Noting that both fluid streams are liquids (incompressible substances), the rate of entropy generation is
T T
S& gen = m& exhaust c p ln 2 + m& air c p ln 4
T1 T3
95 + 273 133.2 + 273
= (1.1 kg/s)(1.1 kJ/kg.K)ln + (0.904 kg/s)(1.005 kJ/kg.K)ln = 0.0453 kW/K
180 + 273 20 + 273
The exergy destroyed during a process can be determined from an exergy balance or directly from its
definition X destroyed = T0 S gen ,

X& destroyed = T0 S& gen = (293 K)(0.0453 kW/K ) = 13.3 kW

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educators for course preparation. If you are a student using this Manual, you are using it without permission.
8-74

8-90 Water is heated by hot oil in a heat exchanger. The outlet temperature of the oil and the rate of exergy
destruction within the heat exchanger are to be determined.
Assumptions 1 Steady operating conditions exist. 2 The heat exchanger is well-insulated so that heat loss
to the surroundings is negligible and thus heat transfer from the hot fluid is equal to the heat transfer to the
cold fluid. 3 Changes in the kinetic and potential energies of fluid streams are negligible. 4 Fluid
properties are constant.
Properties The specific heats of water and oil are given to be 4.18 and 2.3 kJ/kg.°C, respectively.
Analysis We take the cold water tubes as the system, which is a control volume. The energy balance for
this steady-flow system can be expressed in the rate form as
E& − E& = ∆E& system Ê0 (steady) =0 Oil
1in424out
3 1442444 3 170°C
Rate of net energy transfer Rate of change in internal, kinetic,
by heat, work, and mass potential, etc. energies
10 kg/s

E& in = E& out 70°C


Q& in + m& h1 = m& h2 (since ∆ke ≅ ∆pe ≅ 0)
Water
Q& in = m& c p (T2 − T1 ) 20°C
4.5
Then the rate of heat transfer to the cold water in this heat (12 tube passes)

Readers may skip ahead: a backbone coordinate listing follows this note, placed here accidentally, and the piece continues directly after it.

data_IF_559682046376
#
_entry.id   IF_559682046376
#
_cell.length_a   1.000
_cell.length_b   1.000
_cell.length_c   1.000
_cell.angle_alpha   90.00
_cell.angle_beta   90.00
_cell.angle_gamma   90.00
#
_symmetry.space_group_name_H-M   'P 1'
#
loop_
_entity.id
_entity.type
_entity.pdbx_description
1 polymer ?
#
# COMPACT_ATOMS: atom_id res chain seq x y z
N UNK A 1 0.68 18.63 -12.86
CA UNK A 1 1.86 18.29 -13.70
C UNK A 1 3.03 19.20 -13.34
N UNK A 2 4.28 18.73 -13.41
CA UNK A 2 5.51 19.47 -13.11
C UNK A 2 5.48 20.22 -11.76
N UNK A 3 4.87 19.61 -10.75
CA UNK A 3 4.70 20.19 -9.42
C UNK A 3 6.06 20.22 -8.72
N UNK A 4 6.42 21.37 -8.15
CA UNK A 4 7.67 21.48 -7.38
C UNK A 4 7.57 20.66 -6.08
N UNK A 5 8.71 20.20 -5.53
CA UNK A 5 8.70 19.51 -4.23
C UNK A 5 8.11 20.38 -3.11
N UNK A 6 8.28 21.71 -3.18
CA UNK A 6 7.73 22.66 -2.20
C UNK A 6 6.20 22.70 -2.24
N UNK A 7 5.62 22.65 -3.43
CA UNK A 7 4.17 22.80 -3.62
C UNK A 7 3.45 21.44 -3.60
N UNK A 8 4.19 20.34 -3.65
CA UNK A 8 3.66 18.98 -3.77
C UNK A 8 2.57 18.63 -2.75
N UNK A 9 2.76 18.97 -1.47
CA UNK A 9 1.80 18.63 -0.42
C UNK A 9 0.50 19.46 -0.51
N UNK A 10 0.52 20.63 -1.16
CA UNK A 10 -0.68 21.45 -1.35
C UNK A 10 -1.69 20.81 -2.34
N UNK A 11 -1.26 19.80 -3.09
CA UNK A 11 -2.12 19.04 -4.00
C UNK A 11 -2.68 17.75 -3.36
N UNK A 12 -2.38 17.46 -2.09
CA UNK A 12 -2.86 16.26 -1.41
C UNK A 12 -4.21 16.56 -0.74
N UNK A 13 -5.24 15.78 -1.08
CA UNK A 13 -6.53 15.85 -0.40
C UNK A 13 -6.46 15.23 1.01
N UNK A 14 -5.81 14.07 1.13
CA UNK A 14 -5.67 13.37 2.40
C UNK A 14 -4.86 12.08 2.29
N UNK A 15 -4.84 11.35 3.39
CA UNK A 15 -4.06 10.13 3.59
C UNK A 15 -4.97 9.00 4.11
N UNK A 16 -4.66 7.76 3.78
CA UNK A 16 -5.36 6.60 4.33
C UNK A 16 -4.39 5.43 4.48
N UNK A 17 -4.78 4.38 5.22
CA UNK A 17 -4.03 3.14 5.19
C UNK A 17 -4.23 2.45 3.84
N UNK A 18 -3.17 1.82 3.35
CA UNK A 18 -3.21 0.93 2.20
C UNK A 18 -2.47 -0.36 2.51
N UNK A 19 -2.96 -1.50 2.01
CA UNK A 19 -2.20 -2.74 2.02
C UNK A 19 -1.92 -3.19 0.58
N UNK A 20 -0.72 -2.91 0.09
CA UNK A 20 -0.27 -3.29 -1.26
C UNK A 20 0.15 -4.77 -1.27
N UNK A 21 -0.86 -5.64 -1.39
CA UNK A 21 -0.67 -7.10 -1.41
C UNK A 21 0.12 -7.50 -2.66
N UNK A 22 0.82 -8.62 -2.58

exchanger becomes
Q& = [m& c p (Tout − Tin )] water = (4.5 kg/s)(4.18 kJ/kg.°C)(70°C − 20°C) = 940.5 kW

Noting that heat gain by the water is equal to the heat loss by the oil, the outlet temperature of the hot water
is determined from
Q& 940.5 kW
Q& = [m& c p (Tin − Tout )] oil → Tout = Tin − = 170°C − = 129.1°C
m& c p (10 kg/s)(2.3 kJ/kg.°C)
(b) The rate of entropy generation within the heat exchanger is determined by applying the rate form of the
entropy balance on the entire heat exchanger:
S& in − S& out + S& gen = ∆S& system ©0 (steady)
1424 3 { 1442443
Rate of net entropy transfer Rate of entropy Rate of change
by heat and mass generation of entropy

m& 1 s1 + m& 3 s 3 − m& 2 s 2 − m& 3 s 4 + S& gen = 0 (since Q = 0)


m& water s1 + m& oil s 3 − m& water s 2 − m& oil s 4 + S& gen = 0
S& gen = m& water ( s 2 − s1 ) + m& oil ( s 4 − s 3 )

Noting that both fluid streams are liquids (incompressible substances), the rate of entropy generation is
determined to be
T T
S& gen = m& water c p ln 2 + m& oil c p ln 4
T1 T3
70 + 273 129.1 + 273
= (4.5 kg/s)(4.18 kJ/kg.K) ln + (10 kg/s)(2.3 kJ/kg.K) ln = 0.736 kW/K
20 + 273 170 + 273
The exergy destroyed during a process can be determined from an exergy balance or directly from its
definition X destroyed = T0 S gen ,

X& destroyed = T0 S& gen = (298 K)(0.736 kW/K ) = 219 kW

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8-75

8-91E Steam is condensed by cooling water in a condenser. The rate of heat transfer and the rate of exergy
destruction within the heat exchanger are to be determined.
Assumptions 1 Steady operating conditions exist. 2 The heat exchanger is well-insulated so that heat loss
to the surroundings is negligible and thus heat transfer from the hot fluid is equal to the heat transfer to the
cold fluid. 3 Changes in the kinetic and potential energies of fluid streams are negligible. 4 Fluid properties
are constant. 5 The temperature of the environment is 77°F.
Properties The specific heat of water is 1.0 Btu/lbm.°F (Table A-3E). The enthalpy and entropy of